A new centenary gift edition of the much-loved collection of folk and fairy tales from Sweden, illustrated by acclaimed artist John Bauer.
From good natured Scandinavian trolls through giants, tomtes, shepherd boys and princesses, the twenty-three classic stories by well-known authors such as Elsa Beskow and Anna Wahlenberg are delightfully told, full of adventure and magic with clever, resourceful children outwitting fairytale villains.
John Bauer's art—renowned for its detail, character and subtle humor—has never looked more luminous and evocative than in this gorgeously produced edition. Twenty extra pictures have been added along with a wonderful illustrated biography of Bauer, celebrating his work and life one hundred years after his premature death. The book has a foiled cover and ribbon marker, perfect for gifting.
This treasury will be cherished for generations to come and loved by children, parents and grandparents alike.
Table of Contents
Trolls & Tomtes
1.When Mother Troll Took in the King’s Washing - Elsa Beskow
2.The Trolls and the Youngest Tomte - Alfred Smedberg
3.The Troll Ride - Anna Wahlenberg
4.The Four Big Trolls and Little Peter Pastureman - Cyrus Granér
5.The Crofters and the Gnomes - Anna Wahlenberg
6.The Old Troll of Big Mountain - Anna Wahlenberg
7.The Changelings - Helena Nyblom
Brave Girls & Boys
1.The Boy and the Trolls - Walter Stenström
2.The Barrel Stopper - Anna Wahlenberg
3.Bella’s Glorious Adventure - Helena Nyblom
4.The Magician’s Cape - Anna Wahlenberg
5.Dag, Daga and the Flying Troll of Sky Mountain - Harald Östenson
6.The Boy Who Was Never Afraid - Alfred Smedberg
7.The Golden Key - W.E. Björk
8.Leap the Elk and Little Princess Cottongrass - Helge Kjellin
Kings & Queens
1.The Ring - Helena Nyblom
2.The King’s Choice - Anna Wahlenberg
3.The Queen’s Pearl Necklace - Anna Wahlenberg
4.The Maiden in the Castle of Rosy Clouds - Harald Östenson
5.Linda-Gold and the Old King - Anna Wahlenberg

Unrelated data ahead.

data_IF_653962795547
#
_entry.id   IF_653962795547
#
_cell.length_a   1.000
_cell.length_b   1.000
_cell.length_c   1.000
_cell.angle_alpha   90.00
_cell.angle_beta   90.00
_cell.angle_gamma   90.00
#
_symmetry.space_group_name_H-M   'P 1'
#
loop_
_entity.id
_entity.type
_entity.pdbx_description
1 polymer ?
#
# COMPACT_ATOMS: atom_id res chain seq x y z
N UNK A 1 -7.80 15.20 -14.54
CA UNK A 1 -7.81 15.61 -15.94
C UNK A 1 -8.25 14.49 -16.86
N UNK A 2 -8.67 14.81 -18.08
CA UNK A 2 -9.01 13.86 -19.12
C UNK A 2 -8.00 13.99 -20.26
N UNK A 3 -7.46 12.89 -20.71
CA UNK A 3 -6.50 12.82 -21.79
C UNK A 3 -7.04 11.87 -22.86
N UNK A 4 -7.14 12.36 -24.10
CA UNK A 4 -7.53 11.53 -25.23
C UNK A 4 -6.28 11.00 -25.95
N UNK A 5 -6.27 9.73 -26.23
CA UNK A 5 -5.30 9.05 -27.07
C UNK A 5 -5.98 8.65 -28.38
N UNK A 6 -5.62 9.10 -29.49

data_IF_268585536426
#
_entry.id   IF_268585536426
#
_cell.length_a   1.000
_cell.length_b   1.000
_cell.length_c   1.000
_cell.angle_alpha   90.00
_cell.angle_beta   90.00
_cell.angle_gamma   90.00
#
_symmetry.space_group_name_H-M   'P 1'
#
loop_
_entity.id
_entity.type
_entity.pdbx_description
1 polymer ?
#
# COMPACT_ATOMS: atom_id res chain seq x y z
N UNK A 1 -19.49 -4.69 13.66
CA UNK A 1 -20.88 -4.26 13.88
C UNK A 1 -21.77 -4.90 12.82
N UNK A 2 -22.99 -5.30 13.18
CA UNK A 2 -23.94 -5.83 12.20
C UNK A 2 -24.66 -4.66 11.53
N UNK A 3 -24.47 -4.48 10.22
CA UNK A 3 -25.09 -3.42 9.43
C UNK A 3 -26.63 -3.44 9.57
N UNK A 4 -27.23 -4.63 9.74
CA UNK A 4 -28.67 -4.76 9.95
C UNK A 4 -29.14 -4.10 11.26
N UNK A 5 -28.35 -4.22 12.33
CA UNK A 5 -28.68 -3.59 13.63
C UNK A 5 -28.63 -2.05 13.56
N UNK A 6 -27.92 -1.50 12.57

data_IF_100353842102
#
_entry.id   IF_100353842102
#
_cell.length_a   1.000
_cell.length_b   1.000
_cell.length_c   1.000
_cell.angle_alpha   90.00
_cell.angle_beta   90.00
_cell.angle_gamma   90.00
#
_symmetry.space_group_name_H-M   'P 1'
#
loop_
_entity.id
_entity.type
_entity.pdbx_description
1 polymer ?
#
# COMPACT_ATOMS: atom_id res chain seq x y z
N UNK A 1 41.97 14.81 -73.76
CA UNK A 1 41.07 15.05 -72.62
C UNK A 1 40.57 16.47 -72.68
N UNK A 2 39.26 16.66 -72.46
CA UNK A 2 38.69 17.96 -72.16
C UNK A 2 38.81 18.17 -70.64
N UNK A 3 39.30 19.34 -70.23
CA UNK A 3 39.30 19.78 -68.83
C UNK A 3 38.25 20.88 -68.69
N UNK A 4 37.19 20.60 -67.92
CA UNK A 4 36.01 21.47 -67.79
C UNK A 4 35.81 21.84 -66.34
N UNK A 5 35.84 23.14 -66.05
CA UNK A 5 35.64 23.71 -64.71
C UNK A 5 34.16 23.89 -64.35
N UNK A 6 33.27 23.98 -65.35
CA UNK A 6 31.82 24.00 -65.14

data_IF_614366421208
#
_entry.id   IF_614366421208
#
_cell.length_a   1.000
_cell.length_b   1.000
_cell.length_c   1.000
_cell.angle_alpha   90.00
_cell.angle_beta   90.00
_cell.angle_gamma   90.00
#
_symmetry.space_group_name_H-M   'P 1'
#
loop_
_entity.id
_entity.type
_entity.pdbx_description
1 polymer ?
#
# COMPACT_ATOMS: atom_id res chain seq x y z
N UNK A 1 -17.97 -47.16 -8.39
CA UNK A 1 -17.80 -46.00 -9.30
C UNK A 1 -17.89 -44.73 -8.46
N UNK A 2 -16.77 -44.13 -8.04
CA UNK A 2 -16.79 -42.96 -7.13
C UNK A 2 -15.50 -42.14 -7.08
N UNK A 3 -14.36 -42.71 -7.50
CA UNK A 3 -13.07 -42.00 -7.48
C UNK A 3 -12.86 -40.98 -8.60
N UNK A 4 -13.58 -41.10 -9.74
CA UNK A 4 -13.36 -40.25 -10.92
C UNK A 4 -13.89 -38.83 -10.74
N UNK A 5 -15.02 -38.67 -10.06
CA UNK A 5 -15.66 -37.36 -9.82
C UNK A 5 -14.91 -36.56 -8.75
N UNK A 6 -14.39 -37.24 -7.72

6.The Prince Without a Shadow - Jeanna Oterdahl
7.The Queen - Anna Wahlenberg
About the Authors
“Tales of trolls and kings, princesses, magicians and giants are illustrated by the acclaimed Swedish artist, John Bauer. His stylized images seem to suggest the universal...they are extremely evocative. His use of muted tones means his rare flashes of color—bluebells, or a golden-haired princess—seem to illuminate his dark forest scenes with a magical glow. His big-nosed, good-natured trolls are also a delight (fans of Brian Fround's Dark Crystal will adore them). Adults will enjoy these pictures just as much as children.” —Dawn Casey, Armadillo
“...real storytelling. The stories represent a hitherto neglected tradition of fairy tale, in bright readable English, which the added bonus of Bauer's pictures for those who respond to the strength of his compositions and the humor of his line.” &mdashBooks for Keeps
“John Bauer is one of the world's greatest illustrators of fairy tales. His precise and beautiful work has been compared with that of Durer and Holbein. This book will appeal equally to both children and adults.” —Folk & Fairy Tales: A Book Guide, Booktrust
“Bauer's characteristic world of lakes, mountains, caves and trees is dark and shadowy, but often broken by bright beams of light. Sometimes the light shines forth from a particular person—a long-haired princess or a tiny innocent child. Sometimes it radiates from a flying horse or the moon in the sky. But never far away are the trolls, knobbly, clumsy-looking creatures with beady eyes and great fat noses. They are like embodiments of the land itself, knobbly and knotty and gnarled.” —Mary Medlicott, School Librarian —°
John Bauer (1882–1918) was a highly acclaimed Swedish artist. Influenced by Anders Zorn and Carl Larsson, as well as the fantasy work of Arnold Bocklin, he started illustrating fairy stories while still a student at the Swedish Royal Academy. His best-known illustrations were for an annual Christmas book for children, Bland Tomtar och Troll (Among Elves and Trolls), which delighted readers with their gentle humor and delicate detail. Bauer died at the age of thirty-five, when he, his wife, and their three-year-old son were drowned when their ferry sank in Lake Vattern.